CALIFORNIA | LOCAL
July 14, 2013 |
In the middle of the rainbowy revelers at the pride parade in West Hollywood, Jeremy Stacy was questioned: Are you really bisexual? "One guy came up to me and said, 'You're really gay,' " said Stacy, who was standing under a sign reading "Ask a Bisexual. " "I told him I had a long line of ex-girlfriends who would vehemently disagree. And he said, 'That doesn't matter, because I know you're gay.' " Stacy had gotten the question before. From a friend who said anyone who had slept with men must be gay - even if he had also slept with women.
January 26, 2011 |
Can cause of death determine race? In some cases, the answer appears to be yes. When coroners and undertakers fill out death certificates, one of the pieces of information they must provide is the race of the deceased. That can be a somewhat subjective call, and one of the things that may influence an official's perception of it is the particular way the person died, according to a team of sociologists from UC Irvine and the University of Oregon in Eugene. They looked at data from 22,905 death certificates in the 1993 National Mortality Followback Survey , which compared information on official certificates to information provided by family members to see if it matched.
April 8, 2011 |
Picture yourself in a well-kept room — pictures neatly hung on walls, books organized on a shelf, floors clear of junk. Now sit yourself in a room with crooked pictures, scattered books and dirty laundry on the floor. Feeling any different? In the second room, you might be more apt to keep your distance from a person of another race, believe that Muslims are aggressive or think that gay people are creative, according to a study published Thursday in the journal Science. The idea, said researchers from Tilburg University in the Netherlands, is that people in messy environments tend to compensate for that disorder by categorizing people in their minds according to well-known stereotypes.
March 13, 2014 |
If the gay-themed "Tennessee Queer" came out 20 years ago - or was at least a more deftly made film - perhaps it wouldn't seem so desperately past its sell-by date. But this unevenly acted yuckfest, which is as unsubtle as its title, has all the pizazz of a bad sitcom episode. When Jason Potts (Christian Walker), a New York City librarian living in domestic bliss with his idyllic boyfriend (Jerre Dye), is summoned back to his native Smyth, Tenn., under false pretenses (long story)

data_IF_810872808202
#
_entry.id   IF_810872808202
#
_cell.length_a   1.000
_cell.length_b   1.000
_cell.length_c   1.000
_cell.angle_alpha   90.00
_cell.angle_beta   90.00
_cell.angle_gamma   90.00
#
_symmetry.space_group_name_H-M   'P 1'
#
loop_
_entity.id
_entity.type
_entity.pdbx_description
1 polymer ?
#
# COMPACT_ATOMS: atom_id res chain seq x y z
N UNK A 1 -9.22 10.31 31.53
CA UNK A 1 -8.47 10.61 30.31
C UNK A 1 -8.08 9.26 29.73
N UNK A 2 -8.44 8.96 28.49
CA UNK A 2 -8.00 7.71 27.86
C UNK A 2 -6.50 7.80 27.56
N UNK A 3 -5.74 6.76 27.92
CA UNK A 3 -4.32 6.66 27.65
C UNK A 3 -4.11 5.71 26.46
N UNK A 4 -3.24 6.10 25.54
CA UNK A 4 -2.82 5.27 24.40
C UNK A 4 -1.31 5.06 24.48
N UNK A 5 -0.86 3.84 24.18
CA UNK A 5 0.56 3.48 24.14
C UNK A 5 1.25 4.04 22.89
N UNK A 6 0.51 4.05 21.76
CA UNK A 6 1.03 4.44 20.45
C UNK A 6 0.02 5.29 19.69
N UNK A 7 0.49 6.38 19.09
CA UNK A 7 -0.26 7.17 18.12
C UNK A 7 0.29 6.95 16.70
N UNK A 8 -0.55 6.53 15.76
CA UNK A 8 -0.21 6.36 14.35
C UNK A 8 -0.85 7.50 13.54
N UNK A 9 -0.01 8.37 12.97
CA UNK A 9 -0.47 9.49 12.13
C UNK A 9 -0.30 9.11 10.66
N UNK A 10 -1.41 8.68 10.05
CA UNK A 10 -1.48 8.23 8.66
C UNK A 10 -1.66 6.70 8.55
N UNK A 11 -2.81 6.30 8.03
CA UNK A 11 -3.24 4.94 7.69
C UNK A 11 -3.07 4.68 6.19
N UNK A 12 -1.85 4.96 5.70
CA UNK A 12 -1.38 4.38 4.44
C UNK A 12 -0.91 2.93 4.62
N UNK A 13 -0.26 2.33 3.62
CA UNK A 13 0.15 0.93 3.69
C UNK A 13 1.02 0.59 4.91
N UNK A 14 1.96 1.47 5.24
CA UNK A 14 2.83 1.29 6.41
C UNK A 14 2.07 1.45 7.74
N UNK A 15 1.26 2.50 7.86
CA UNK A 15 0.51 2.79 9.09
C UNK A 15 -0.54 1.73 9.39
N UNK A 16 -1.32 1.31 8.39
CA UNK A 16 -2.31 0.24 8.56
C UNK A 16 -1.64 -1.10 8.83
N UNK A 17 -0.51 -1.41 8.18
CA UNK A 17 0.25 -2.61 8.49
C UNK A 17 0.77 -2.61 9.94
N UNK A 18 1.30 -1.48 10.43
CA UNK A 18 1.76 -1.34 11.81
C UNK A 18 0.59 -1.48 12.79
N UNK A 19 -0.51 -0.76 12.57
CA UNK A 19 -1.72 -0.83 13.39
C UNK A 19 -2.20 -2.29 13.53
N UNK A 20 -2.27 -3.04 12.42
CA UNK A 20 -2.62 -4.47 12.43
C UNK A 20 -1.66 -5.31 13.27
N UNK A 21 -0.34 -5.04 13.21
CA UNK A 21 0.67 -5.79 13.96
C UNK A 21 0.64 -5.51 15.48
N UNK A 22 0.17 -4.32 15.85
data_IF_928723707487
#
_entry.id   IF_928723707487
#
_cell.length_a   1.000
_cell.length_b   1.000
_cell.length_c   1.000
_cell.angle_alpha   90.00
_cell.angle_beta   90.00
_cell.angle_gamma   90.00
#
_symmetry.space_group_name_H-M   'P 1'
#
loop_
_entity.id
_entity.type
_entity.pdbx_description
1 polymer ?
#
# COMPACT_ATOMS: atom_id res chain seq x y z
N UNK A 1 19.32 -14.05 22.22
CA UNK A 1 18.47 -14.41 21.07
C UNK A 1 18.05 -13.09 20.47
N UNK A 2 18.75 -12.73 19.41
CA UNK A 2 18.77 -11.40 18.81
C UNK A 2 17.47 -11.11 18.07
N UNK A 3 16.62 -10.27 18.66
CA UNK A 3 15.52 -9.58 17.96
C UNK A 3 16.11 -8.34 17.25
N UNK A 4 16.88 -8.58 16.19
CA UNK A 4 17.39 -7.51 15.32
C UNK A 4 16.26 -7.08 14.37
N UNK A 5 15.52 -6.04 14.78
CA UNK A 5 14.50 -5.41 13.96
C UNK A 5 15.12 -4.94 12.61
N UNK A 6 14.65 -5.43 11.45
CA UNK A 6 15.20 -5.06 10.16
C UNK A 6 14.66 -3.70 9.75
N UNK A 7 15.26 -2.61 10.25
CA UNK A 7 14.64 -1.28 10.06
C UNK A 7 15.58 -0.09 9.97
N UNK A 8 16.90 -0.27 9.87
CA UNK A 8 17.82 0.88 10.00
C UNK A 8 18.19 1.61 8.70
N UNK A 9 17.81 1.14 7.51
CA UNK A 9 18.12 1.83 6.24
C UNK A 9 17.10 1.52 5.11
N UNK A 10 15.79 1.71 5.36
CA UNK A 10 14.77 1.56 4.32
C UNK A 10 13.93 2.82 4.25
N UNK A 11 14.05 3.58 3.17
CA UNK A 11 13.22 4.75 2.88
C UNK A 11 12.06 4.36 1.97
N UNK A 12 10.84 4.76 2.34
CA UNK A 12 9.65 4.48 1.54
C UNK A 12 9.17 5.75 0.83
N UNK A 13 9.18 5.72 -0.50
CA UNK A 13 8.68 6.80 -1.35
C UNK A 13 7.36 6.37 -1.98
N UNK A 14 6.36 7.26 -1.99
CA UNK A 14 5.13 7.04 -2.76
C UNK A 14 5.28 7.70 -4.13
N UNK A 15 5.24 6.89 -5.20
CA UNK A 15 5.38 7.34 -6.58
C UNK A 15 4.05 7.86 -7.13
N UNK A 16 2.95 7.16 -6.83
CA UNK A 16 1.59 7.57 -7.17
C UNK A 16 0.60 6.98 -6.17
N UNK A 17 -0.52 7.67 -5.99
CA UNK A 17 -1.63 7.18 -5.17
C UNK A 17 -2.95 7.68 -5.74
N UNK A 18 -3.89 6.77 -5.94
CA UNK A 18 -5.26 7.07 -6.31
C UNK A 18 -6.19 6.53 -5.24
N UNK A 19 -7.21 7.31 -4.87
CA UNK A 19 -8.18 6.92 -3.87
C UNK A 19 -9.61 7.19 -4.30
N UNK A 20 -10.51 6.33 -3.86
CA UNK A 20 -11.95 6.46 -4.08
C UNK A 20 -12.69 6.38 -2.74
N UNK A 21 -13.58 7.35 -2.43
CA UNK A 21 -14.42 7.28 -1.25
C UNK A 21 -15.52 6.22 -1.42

January 25, 2014 |
Kristina Wong has crashed Miss Chinatown pageants as a pimply, cigar-smoking, over-the-hill contestant. She has posed as a rabid Jeremy Lin fan, waving sexually suggestive signs at the NBA player's games. On a sewing machine in her Koreatown apartment, she makes vagina puppets out of colored felt. So when she found herself in front of television cameras discussing the popularity of Asian women on the dating scene, Wong was in her element. "Suck it, white ladies! I got it!
September 6, 2011 |
In "The Help's" homespun story of racism in '60s-era Mississippi, some saw stereotypes. I saw pieces of my childhood — for better or worse. That's the inherent difficulty of deciding what is and is not a stereotype. How we view any character is grounded in personal experience — what you know well you see differently. What plays as exaggeration, even parody, can reveal deeper truths. And that was the case for me with "The Help. " When the subject is race, the stakes are ratcheted up, as we saw in the highly charged reactions in 2009 to "Precious" and "The Blind Side," very disparate films both pummeled for what some considered Hollywood's version of racial profiling.